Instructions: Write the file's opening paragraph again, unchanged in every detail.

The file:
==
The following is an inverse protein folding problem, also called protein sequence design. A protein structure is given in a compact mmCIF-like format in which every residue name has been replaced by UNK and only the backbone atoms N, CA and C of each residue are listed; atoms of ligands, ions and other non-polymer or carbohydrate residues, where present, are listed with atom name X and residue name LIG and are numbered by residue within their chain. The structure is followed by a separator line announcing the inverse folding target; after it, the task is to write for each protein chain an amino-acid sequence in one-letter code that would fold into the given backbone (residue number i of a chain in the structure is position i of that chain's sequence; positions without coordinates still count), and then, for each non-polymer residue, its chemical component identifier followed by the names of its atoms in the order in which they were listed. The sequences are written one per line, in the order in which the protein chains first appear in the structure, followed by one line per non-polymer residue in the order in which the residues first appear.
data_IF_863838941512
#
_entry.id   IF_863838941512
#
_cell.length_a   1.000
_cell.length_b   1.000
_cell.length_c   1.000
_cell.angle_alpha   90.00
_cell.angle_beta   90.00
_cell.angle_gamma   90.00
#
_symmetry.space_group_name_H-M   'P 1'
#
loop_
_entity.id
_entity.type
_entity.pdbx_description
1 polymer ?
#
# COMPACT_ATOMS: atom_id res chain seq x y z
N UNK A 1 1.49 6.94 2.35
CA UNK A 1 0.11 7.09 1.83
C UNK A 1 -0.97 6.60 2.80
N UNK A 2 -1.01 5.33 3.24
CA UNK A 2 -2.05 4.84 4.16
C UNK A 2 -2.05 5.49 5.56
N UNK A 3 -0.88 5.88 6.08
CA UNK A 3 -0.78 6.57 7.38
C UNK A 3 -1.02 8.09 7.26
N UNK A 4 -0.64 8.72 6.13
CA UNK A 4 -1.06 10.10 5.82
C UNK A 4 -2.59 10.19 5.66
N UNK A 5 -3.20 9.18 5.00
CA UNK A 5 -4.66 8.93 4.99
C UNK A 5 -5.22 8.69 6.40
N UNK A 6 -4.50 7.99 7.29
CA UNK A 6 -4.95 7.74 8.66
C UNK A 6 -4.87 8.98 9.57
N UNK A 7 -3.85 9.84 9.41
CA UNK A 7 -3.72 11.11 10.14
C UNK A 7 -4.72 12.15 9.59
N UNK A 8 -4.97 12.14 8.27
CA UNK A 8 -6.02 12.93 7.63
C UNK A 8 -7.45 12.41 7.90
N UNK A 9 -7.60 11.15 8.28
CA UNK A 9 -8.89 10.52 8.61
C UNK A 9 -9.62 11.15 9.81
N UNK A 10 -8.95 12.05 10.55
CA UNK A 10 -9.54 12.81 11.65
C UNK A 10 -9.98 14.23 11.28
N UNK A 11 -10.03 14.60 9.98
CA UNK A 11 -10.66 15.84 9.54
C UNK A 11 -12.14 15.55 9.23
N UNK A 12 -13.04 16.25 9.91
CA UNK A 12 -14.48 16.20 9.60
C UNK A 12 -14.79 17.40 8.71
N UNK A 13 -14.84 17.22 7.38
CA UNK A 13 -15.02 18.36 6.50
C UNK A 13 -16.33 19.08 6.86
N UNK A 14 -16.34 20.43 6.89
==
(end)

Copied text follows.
The following is an inverse protein folding problem, also called protein sequence design. A protein structure is given in a compact mmCIF-like format in which every residue name has been replaced by UNK and only the backbone atoms N, CA and C of each residue are listed; atoms of ligands, ions and other non-polymer or carbohydrate residues, where present, are listed with atom name X and residue name LIG and are numbered by residue within their chain. The structure is followed by a separator line announcing the inverse folding target; after it, the task is to write for each protein chain an amino-acid sequence in one-letter code that would fold into the given backbone (residue number i of a chain in the structure is position i of that chain's sequence; positions without coordinates still count), and then, for each non-polymer residue, its chemical component identifier followed by the names of its atoms in the order in which they were listed. The sequences are written one per line, in the order in which the protein chains first appear in the structure, followed by one line per non-polymer residue in the order in which the residues first appear.